Dixie Chicks Are Simply Extraordinary
By Marty Rosen
Well into the Dixie Chicks' sold-out concert at Freedom Hall last night, the group's lead singer, Natalie Maines, noticed
a sign in the audience. It read, "Support President Bush and the troops."
"We usually don't like to talk about 'the incident,'" she said, using her
fingers to frame the quotation marks in the air. Then she advised the sign holder to swab his ears with Q-tips and listen
closely to her emphatic statement: "We support the troops. We support the troops. We support the troops."
Then, Maines launched into Patty Griffin's song "Truth No. 2," with its opening
lyric, "You don't like the sound of the truth coming from my mouth." As she sang, a video screen showed images of past protests:
suffragettes, abortion rights protesters seeking freedom of choice, civil rights protesters, gay and lesbian rights protesters.
Images of folks like Gandhi, Martin Luther King, Jr. and Muhammad Ali streamed past, followed by images of angry crowds burning
books and destroying rock records by groups like the Beatles.
And all the while, the crowd stood in enthusiastic support.
It was an extraordinary scene. Indeed, in the context of contemporary country
music, which studiously avoids nuance or political commentary (apart from safe mom-and-apple pie patriotism) calling it extraordinary
seems woefully inadequate.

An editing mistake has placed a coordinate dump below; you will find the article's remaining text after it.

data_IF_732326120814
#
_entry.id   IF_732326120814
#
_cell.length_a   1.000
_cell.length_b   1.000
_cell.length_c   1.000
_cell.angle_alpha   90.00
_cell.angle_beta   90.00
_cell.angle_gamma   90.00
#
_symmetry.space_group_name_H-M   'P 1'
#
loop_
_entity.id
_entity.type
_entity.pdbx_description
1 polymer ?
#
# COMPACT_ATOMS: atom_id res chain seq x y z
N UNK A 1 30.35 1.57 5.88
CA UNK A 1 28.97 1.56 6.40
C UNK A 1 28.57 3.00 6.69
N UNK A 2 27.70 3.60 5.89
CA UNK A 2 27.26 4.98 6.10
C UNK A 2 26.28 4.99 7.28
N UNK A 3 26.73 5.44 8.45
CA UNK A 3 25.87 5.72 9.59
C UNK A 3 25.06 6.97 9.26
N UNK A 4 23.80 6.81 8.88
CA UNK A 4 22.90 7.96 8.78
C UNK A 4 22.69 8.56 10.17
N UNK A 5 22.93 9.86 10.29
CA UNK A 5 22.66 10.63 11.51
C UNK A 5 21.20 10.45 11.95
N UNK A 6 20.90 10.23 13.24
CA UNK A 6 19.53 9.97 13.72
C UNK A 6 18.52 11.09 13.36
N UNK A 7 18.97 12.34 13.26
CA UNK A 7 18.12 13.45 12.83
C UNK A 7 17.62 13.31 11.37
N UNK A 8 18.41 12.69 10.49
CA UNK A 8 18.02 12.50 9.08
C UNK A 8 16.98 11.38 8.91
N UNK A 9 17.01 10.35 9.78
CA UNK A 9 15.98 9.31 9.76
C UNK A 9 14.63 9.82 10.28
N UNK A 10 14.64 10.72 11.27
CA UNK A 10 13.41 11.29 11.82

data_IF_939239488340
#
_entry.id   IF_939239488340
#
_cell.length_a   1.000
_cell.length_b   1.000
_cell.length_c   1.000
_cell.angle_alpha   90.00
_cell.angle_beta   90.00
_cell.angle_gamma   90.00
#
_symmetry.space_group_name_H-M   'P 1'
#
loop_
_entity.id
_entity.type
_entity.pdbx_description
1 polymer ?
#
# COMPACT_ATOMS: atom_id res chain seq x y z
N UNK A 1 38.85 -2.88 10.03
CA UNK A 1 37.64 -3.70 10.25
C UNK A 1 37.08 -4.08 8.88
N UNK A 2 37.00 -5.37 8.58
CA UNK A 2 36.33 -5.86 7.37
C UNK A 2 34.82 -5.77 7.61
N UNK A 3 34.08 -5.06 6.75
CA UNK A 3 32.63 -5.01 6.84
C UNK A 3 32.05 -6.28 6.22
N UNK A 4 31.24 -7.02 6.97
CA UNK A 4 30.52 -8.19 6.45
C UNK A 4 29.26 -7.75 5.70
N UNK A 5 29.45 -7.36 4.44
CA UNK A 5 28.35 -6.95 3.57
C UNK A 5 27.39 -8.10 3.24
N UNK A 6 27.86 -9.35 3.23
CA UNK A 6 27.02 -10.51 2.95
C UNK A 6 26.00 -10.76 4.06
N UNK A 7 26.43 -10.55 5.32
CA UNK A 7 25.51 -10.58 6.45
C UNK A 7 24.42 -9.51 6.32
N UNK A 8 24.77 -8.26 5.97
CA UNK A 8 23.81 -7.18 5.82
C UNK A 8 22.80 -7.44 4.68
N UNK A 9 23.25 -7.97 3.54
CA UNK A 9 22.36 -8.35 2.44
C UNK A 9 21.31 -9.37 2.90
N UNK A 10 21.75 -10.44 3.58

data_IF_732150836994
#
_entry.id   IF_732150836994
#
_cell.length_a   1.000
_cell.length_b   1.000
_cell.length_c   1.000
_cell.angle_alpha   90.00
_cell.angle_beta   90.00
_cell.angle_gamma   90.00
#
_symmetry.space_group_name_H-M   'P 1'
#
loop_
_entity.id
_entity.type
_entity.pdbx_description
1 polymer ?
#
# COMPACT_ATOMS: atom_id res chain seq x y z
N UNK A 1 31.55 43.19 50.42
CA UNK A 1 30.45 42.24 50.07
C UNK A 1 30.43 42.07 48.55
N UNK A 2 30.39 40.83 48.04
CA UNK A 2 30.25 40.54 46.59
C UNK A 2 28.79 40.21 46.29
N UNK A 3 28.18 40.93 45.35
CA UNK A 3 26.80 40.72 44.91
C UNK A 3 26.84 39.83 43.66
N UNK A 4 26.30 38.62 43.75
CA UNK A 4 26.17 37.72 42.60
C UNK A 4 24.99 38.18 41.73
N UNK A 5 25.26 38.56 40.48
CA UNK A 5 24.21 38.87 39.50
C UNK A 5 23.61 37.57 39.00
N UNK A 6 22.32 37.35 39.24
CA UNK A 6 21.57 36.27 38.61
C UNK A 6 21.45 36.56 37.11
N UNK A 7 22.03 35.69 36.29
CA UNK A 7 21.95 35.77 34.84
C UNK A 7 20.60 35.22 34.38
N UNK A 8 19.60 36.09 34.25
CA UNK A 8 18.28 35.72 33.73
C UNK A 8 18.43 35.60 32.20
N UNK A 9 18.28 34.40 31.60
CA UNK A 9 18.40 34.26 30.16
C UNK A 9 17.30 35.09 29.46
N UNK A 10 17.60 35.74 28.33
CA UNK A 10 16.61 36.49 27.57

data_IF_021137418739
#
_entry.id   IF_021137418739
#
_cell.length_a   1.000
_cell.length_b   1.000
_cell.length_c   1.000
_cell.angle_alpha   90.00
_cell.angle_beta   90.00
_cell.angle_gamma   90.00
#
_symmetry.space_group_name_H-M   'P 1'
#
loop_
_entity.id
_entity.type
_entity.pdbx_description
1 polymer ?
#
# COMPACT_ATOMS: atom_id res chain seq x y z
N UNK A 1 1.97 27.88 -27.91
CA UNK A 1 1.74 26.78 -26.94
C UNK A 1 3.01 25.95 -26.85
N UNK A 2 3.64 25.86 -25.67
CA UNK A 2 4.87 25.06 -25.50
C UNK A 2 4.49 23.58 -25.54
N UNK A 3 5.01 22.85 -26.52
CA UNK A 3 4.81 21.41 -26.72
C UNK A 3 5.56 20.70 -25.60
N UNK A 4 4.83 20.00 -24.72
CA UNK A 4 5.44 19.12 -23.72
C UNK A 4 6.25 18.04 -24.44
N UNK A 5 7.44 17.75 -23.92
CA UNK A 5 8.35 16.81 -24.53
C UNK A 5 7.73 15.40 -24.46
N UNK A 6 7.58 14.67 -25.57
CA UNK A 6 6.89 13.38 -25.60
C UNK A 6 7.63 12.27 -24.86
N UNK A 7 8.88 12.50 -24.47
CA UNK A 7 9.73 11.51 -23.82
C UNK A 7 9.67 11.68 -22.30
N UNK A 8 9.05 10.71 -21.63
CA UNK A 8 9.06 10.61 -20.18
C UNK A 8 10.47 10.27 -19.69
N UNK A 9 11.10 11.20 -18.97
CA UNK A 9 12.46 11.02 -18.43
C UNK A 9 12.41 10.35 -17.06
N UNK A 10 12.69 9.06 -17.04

If the Dixie Chicks have lost any support in the wake of the controversy over
Maines' comment at a London concert that she was ashamed of President Bush, it was hard to see the signs last night. Indeed,
the only boos were directed at local radio stations that have banned the Dixie Chicks' music.
But ultimately, the group's show had less to do with politics than with superb
pacing, strong musicianship, and exemplary material. Maines delivered her songs with a frenzied punkish intensity. Fiddler
Martie Maguire was superb both in sweet, sustained ballads and in blazing hoedowns. Her sister, banjo player Emily Robison,
was equally adept. Accompanied by a cracker-jack ensemble, the Dixie Chicks offered a generous selection from their collection
of hit albums, shifting easily from intimate ballads to shuffling, honky-tonk tear-jerkers, to feisty feminist ballads, to
ferociously paced bluegrass anthems.
"Long Time Gone," (by Darrell Scott and Tim O'Brien) was a brisk bluegrass
anthem with populist tendencies. "White Trash Wedding" with its punchline, "Say I do and kiss me quick, cause baby's on its
way," was a blazing comic anthem. "Goodbye Earl," a tale of spouse abuse and a murderous batch of black-eyed peas, was a rollicking
tale of justifiable revenge. Tunes like "Travelin' Soldier" and "Godspeed" were moving intimacies.
A brief opening set from Louisville native Joan Osborne proved that her bruised,
soulful alto still has the compelling energy of a latter-day Janis Joplin.
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